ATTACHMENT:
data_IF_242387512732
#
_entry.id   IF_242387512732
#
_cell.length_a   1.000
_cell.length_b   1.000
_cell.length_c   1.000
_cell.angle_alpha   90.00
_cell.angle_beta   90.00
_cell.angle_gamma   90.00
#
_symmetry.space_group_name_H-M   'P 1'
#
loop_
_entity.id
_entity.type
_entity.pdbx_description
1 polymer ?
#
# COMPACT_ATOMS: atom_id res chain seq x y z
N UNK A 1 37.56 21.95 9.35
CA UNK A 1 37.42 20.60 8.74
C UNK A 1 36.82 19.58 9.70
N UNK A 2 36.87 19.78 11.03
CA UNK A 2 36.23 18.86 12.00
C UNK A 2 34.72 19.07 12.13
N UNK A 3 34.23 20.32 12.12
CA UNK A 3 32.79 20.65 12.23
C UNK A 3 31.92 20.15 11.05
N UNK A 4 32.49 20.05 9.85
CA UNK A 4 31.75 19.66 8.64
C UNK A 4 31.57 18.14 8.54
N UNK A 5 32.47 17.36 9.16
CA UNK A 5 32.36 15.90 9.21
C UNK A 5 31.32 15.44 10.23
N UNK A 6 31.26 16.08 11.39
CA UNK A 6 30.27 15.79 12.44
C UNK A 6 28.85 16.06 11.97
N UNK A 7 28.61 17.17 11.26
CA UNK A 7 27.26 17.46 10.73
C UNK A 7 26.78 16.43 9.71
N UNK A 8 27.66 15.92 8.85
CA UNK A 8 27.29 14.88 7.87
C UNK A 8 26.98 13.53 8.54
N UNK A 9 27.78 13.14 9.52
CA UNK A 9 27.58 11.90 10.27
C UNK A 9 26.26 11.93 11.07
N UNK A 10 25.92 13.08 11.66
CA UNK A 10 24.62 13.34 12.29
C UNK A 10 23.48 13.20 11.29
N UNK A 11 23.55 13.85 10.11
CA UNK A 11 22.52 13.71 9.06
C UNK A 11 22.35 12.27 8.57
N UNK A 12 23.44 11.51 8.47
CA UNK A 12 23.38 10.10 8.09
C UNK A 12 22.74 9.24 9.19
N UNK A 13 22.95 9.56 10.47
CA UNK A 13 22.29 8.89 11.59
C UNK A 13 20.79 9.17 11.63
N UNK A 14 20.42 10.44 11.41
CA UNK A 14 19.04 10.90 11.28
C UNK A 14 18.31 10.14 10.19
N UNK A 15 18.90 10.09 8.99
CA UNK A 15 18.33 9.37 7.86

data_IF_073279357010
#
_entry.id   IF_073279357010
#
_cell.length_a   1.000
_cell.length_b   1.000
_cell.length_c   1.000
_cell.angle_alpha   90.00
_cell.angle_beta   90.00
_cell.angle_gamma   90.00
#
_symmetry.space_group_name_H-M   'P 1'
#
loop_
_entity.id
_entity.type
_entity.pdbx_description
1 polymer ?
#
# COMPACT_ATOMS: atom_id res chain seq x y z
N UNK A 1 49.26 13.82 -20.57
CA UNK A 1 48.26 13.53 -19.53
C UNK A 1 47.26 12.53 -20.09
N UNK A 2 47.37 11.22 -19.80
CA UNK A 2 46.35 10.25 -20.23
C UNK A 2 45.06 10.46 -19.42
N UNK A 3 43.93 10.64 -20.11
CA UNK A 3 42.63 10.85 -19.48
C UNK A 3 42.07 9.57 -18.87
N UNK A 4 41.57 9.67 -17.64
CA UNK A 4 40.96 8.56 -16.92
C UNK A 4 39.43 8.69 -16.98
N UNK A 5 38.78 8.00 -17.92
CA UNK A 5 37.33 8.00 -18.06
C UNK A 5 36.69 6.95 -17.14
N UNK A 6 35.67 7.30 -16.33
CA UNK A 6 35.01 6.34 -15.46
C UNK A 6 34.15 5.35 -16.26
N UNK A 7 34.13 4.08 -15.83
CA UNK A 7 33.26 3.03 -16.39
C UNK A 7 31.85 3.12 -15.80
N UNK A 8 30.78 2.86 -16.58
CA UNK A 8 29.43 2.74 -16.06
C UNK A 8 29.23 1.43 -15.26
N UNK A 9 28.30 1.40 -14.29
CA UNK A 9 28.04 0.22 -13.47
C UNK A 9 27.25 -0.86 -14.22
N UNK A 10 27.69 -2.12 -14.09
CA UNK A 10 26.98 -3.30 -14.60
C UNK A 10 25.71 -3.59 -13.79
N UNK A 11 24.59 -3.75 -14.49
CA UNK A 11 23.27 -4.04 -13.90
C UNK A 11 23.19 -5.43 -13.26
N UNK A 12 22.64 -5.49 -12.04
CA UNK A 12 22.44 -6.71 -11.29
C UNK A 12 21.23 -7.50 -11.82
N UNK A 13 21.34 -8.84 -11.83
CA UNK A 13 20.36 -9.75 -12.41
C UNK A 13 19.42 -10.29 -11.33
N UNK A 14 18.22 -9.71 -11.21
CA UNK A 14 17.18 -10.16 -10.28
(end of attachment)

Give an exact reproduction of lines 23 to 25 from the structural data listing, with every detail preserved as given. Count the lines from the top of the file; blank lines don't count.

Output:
C UNK A 1 36.82 19.58 9.70
N UNK A 2 36.87 19.78 11.03
CA UNK A 2 36.23 18.86 12.00